Sauvignon Blanc’s popularity is undeniable. This green-skinned French grape became synonymous with New Zealand, where herbaceous, zesty bottlings from Marlborough turned Sauvignon Blanc into a household name.
Today, consumers can explore modern classics from Napa Valley and New Zealand, or compare wines from the historic regions of Bordeaux and the Loire Valley.
Sauvignon Blanc shows a range of flavors and textures, which depend on its origin, climate and how it’s aged. Bottlings range from lean and herbaceous to full-bodied and tropical. A side-by-side analysis is the best way to recognize such characteristics.
Organize your tasting by three key categories: Old World Bordeaux versus Old World Loire Valley; New World New Zealand versus New World Napa Valley; and unoaked versus oaked. As you taste, search for aromas and flavors, but also think about texture. Does the Sauvignon Blanc’s acidity appear sharp? Or does the wine feel round and creamy?
Of course, you’ll need to pick up a few bottles, so we’ve included tips on what to seek out. Feel free to ask your retailer for exact bottle recommendations.
Old World Bordeaux vs. Old World Loire Valley
France is Sauvignon Blanc’s homeland. Experts believe the grape originated in Bordeaux, where it’s blended typically with Sémillon to make white wine.
Bordeaux’s white wines remain among the world’s great underrated bottlings. The union between Sauvignon Blanc, known for its aromatics and acidity, and Sémillon for body and texture, has been copied by winemakers around the world.
Flavors in Bordeaux’s white wines range from citrus, hay and herbs to peaches, pears, figs, honey and nuts. Fruity, easy-drinking versions are common to Entre-Deux-Mers.
Producers in the Left Bank appellations of Pessac-Léognan and Graves are better known for aging their versions in oak barrels. They create elegant, structured offerings that can mature beautifully for years.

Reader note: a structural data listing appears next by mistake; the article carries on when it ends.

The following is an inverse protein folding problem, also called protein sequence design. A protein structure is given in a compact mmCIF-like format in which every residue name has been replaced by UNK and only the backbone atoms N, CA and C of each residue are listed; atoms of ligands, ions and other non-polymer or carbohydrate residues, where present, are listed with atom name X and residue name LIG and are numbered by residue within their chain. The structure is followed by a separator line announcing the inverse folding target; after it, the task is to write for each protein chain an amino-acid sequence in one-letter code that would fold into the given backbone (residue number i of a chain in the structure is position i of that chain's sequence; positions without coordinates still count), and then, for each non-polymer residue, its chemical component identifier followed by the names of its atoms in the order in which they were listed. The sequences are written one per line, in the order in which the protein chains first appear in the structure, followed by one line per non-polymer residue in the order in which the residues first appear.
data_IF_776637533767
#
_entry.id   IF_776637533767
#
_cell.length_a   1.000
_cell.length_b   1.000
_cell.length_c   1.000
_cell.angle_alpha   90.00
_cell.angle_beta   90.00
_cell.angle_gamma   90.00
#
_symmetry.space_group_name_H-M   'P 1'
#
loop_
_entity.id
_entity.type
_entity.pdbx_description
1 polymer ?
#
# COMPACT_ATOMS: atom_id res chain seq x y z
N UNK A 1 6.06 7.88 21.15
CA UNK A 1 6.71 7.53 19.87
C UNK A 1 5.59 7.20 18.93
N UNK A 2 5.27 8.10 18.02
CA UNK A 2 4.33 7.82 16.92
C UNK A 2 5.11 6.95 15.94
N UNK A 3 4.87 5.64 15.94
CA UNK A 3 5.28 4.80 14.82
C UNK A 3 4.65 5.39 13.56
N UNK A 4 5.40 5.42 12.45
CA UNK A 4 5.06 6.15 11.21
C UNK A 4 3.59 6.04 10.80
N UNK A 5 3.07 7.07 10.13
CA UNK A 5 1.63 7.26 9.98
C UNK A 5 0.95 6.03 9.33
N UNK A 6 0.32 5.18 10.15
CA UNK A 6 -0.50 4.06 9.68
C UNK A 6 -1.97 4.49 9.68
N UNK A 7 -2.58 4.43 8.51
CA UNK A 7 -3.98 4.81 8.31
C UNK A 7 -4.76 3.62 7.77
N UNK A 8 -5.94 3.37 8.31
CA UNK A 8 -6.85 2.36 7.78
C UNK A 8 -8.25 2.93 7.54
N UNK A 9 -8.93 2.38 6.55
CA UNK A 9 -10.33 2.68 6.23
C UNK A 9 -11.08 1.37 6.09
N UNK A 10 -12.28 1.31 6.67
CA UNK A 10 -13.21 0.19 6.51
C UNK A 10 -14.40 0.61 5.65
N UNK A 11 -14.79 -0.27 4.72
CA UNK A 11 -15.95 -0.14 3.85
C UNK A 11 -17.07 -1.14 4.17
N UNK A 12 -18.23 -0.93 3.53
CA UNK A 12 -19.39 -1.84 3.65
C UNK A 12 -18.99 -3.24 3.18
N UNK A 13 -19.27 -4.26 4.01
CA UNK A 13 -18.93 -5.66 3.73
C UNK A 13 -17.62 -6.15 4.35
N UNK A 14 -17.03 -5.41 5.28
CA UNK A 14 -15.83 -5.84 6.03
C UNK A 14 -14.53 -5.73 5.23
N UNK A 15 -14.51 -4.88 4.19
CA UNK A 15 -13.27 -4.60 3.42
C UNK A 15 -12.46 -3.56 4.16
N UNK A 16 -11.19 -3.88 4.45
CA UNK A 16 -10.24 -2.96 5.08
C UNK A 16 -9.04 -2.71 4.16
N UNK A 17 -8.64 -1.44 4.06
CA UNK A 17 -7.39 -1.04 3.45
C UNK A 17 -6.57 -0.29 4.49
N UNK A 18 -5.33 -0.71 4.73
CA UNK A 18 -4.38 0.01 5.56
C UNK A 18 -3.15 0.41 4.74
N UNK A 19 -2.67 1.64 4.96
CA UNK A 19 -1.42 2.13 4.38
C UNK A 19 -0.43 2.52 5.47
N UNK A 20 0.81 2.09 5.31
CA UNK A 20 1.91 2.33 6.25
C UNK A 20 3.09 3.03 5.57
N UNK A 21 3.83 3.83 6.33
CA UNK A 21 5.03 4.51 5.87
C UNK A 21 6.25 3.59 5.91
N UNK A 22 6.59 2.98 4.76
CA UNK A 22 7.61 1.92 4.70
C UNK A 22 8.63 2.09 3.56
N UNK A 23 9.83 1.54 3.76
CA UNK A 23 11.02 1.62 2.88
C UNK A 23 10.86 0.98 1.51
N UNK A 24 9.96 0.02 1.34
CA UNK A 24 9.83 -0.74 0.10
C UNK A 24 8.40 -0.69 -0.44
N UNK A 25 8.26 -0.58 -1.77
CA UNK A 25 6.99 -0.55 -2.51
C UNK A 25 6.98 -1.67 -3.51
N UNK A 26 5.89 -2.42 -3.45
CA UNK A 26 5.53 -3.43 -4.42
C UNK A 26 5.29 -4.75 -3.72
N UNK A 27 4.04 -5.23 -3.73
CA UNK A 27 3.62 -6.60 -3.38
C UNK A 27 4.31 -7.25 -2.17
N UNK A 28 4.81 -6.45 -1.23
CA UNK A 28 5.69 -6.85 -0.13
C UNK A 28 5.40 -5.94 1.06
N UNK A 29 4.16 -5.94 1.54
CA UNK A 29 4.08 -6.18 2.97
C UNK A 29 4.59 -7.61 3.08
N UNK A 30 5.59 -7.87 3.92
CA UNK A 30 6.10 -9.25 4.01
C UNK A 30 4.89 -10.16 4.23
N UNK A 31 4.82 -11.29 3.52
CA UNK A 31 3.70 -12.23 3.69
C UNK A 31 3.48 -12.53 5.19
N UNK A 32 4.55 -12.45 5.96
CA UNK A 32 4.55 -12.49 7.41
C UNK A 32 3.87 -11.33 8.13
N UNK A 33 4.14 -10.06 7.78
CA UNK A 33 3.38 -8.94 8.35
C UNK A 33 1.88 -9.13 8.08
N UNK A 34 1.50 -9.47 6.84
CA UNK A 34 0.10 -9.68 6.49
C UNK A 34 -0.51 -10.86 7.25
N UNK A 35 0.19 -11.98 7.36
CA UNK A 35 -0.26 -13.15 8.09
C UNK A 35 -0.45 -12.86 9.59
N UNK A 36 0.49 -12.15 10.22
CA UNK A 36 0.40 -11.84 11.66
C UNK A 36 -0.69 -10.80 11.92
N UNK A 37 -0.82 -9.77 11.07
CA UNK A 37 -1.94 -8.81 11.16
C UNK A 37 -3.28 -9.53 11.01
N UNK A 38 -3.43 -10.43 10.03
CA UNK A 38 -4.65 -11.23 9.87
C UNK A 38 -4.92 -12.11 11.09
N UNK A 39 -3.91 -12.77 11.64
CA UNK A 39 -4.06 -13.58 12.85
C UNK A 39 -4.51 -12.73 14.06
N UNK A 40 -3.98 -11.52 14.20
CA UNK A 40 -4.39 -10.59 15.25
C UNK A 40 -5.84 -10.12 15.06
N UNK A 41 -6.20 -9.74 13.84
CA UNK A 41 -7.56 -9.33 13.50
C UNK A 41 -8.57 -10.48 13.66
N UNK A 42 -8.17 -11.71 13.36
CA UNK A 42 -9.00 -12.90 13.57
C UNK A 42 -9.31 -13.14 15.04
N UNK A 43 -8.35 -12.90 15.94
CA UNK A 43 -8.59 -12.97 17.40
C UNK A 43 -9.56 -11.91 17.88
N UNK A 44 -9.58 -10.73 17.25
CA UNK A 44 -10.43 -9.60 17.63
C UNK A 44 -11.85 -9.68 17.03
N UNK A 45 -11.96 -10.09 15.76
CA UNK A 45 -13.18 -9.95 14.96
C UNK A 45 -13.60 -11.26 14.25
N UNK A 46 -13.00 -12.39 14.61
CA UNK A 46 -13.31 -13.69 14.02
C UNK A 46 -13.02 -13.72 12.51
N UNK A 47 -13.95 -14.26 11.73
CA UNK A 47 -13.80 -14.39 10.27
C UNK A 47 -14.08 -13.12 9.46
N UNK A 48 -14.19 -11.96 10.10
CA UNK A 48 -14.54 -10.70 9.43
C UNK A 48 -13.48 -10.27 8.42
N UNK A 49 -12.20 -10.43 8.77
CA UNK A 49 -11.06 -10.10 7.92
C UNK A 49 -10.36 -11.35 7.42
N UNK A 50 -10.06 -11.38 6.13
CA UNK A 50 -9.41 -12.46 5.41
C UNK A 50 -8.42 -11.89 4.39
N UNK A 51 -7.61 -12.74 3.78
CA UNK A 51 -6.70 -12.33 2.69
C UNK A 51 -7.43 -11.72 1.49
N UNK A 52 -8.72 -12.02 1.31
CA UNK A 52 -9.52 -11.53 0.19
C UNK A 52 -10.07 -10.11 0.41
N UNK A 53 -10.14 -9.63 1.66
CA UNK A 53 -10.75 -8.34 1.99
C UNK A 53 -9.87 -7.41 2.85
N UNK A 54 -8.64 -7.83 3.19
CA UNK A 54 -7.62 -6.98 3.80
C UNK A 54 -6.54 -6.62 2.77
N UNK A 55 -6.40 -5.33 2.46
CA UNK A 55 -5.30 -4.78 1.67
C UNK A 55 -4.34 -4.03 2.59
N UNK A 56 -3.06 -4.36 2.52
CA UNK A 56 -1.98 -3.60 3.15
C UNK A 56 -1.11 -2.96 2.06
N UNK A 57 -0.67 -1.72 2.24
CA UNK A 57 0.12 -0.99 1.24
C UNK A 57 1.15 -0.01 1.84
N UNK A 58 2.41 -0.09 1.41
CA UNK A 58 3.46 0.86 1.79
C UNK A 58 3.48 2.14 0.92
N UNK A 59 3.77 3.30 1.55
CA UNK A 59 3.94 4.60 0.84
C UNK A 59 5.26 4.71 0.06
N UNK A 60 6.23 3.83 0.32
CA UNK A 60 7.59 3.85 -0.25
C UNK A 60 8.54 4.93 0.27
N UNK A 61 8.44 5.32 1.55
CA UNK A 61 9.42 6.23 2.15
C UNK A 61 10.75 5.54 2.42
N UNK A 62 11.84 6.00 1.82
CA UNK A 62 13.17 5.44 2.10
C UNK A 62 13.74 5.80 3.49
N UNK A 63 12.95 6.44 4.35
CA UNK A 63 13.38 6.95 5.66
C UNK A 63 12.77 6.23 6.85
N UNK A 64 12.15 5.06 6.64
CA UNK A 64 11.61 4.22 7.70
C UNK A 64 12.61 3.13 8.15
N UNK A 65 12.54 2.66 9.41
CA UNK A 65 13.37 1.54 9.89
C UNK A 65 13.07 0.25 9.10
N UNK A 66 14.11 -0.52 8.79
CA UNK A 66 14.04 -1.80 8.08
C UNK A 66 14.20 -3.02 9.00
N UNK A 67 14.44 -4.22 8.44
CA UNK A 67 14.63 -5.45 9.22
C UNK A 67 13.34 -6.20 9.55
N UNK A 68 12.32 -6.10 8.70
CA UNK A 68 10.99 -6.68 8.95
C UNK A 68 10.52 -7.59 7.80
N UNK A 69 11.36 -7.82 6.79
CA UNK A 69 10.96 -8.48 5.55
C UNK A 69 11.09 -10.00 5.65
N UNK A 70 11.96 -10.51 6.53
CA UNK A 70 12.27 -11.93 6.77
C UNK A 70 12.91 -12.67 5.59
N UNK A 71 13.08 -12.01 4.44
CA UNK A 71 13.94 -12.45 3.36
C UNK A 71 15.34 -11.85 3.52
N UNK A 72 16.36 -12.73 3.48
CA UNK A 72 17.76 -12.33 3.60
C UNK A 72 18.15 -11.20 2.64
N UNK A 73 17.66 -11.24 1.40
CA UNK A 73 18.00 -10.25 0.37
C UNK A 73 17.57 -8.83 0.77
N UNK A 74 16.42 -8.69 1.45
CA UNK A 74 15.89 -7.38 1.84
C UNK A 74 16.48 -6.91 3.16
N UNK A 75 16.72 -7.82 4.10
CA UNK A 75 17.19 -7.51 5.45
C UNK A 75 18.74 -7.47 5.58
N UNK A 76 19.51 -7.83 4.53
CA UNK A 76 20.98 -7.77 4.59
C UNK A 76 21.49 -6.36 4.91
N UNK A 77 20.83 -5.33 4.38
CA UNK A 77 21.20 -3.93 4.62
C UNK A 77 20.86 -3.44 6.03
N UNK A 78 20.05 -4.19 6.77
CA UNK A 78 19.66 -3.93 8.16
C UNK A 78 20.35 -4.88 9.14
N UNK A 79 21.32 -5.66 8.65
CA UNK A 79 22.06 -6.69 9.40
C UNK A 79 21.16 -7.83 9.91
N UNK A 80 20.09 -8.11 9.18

Bordeaux vs. Loire Valley Sauvignon Blanc Flight
Wine 1: Look for white wines from the Bordeaux appellations of Pessac-Léognan, Graves or Entre-Deux-Mers. Your retailer can point you in the right direction to find a bottling that leans heavy on Sauvignon Blanc.
Wine 2: Seek out a Sancerre to discover quintessential Loire Valley Sauvignon Blanc.
In the New World, wines are labeled by variety, while the French do so by region. For example, many consumers don’t realize that Sancerre is Sauvignon Blanc. Yet, Sancerre from the Loire Valley, along with Pouilly-Fumé, has produced varietal Sauvignon Blanc for centuries.
Subtle differences emerge between these competing appellations in the Loire Valley, though wines generally have precision and purity not found elsewhere. In general, these wines are flinty and herbaceous, with grapefruit and grass aromas. Notes of smoke can appear in some Pouilly-Fumé bottlings. The Loire’s cool climate imparts wines with freshness, while it also restrains alcohol levels.
New World New Zealand vs. New World Napa Valley
Most critics credit New Zealand with Sauvignon Blanc’s rise to stardom. Given how quickly it shot to the top, it’s surprising that Marlborough, on New Zealand’s South Island, didn’t have a single Sauvignon Blanc grape until 1973.
By the 1980s, New Zealand had become the variety’s New World home. In 1986, Cloudy Bay’s debut put the region on the map. The brand’s global success is a case study in marketing achievement.
The distinct wines of Marlborough are as much the result of terroir as an intentional style. Dry, sunny conditions in an otherwise cool-climate region contribute to the wine’s trademark freshness and flavor.
Zesty in high acidity, aromas include gooseberry, elderflower, green pepper, lemongrass and grapefruit. The aromatic intensity of Kiwi Savvy B is so pungent that you can smell it a foot away.